Thursday 31 July 2008

Chamba Rumal

Chamba Rumal

Chamba Rumal is the embroidery work on a square format. The size can be as small as a handkerchief to as large as bed sheets. 

Fabric chosen is either Khaddar or Malmal. 

The figures are filled with untwisted silk floss which is also know as pat. 

This is also called Chamba Kashidakari or "Do-Rukha" embroidery. 

Chamba Rumals are embroidered with the technique of double satin stitch known as "Do-Rukha Tanka". The stitch is carried forward and backward alternately and both sides of the cloth are stiched simultaneously so that the space on both sides look equally effective and identical in content.

The outline is marked in danditanka a stem stich or chain stitch with knot after each stitch. 

No chamba rumal is done in single color. 

From the early eighteenth century to the beginning of the twentieth, Chamba and its neighbouring hill states such as Kangra and Basohli, formed the nucleus of rumal production, which was embroidery work on thin unbleached muslin ( malmal) of great charm and simplicity. Rumal means cover or Kerchief, and these square shaped textiles were used mainly as a covering for gifts. When an offering was made to temple gods or gifts exchanged between the families of bride and grooms, an embroidered rumal was always used as wrappings. Chamba rumals were also used in temples as a backdrop to , or canopy for deity.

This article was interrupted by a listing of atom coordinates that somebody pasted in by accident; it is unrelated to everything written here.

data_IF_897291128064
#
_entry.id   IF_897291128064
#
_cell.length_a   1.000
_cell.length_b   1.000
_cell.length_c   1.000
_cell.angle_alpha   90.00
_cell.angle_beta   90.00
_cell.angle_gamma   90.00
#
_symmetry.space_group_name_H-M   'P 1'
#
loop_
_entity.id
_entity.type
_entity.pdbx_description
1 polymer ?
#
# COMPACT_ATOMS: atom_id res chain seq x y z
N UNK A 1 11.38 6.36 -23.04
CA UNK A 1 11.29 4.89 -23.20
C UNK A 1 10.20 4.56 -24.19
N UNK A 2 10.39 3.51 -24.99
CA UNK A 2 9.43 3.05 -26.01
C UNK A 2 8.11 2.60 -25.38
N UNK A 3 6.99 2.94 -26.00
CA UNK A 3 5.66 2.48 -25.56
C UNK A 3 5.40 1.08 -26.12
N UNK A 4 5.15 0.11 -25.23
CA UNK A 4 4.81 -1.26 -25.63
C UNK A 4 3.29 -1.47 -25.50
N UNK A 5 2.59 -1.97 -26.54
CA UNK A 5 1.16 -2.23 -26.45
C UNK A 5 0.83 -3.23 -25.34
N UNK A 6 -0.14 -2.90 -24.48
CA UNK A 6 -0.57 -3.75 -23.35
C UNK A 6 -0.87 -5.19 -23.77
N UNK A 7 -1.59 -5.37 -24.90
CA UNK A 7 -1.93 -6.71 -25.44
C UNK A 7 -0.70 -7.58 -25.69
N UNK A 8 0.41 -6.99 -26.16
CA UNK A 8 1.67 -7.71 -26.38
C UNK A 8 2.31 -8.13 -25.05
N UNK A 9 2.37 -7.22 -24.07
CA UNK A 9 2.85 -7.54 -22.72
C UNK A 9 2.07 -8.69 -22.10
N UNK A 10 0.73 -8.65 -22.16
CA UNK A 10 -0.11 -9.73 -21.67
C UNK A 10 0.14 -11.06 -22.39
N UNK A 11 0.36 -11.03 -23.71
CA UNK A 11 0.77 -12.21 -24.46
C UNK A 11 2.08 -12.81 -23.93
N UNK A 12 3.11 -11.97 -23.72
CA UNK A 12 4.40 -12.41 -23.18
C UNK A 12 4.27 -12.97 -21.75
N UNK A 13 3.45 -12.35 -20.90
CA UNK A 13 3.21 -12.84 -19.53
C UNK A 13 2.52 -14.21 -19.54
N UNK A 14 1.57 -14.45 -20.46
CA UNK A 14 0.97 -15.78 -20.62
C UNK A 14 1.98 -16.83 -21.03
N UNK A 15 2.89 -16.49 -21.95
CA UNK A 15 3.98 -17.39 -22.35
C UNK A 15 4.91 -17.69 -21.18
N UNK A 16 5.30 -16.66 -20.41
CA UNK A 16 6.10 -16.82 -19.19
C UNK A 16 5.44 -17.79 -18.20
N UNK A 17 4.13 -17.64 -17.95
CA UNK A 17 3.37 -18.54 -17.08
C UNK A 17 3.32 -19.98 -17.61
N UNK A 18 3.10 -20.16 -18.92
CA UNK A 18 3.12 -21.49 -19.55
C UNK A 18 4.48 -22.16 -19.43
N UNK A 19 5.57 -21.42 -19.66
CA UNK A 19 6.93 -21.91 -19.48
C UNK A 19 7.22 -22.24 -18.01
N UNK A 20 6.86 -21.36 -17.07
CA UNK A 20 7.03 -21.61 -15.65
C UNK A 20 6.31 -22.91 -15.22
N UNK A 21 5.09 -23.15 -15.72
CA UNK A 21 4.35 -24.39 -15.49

Motif generally comprises of a floral border whcih enclosed a finely drawn religious scene set against a clear, unembellished and unembroidered background. The designs are initially drawn out in Charcoal and featured scenes from Krishna's life and other mythological episodes, which are surrounded by clusters of willow and cypress trees and running animals such as tigers, horse and deer.

Chamba rumals are embroidered in silks of soft colours, using a double darning or double satin stitch stitch, so that an identical design appeared evenly on both sides of the cloth, and double running stitch  or danditanka is used for outlines and details.

An excellent article on the process is found here. 

Wednesday 30 July 2008

Baluchari Sari

Baluchari Sari

It is a popular ninteenth centruy figured silk saree. It is an elaborately woven brocade known to have been made during 1850-1900 in the village surrounding Baluchar (Murshidabad Distt.)

Baluchar Sarees are similar in appearance and in weaving techniques to many Banaras Brocades although they never contain Zari threads, only silk. They have intricate supplementary weft or warp borders and end pieces created in untwisted silk threads of colors that contrast with the ground, with elaborate floral borders. The figures are commonly involved in such activities as smoking a hooka, riding a train, or smelling a flower, and are often dressed in Mughal style or European cloths, the grounds of these saris are generally dark with purple, dark brown and red being common, while the wide range of colors found in the supplementary threads are always light, such as white, yellow orange of pink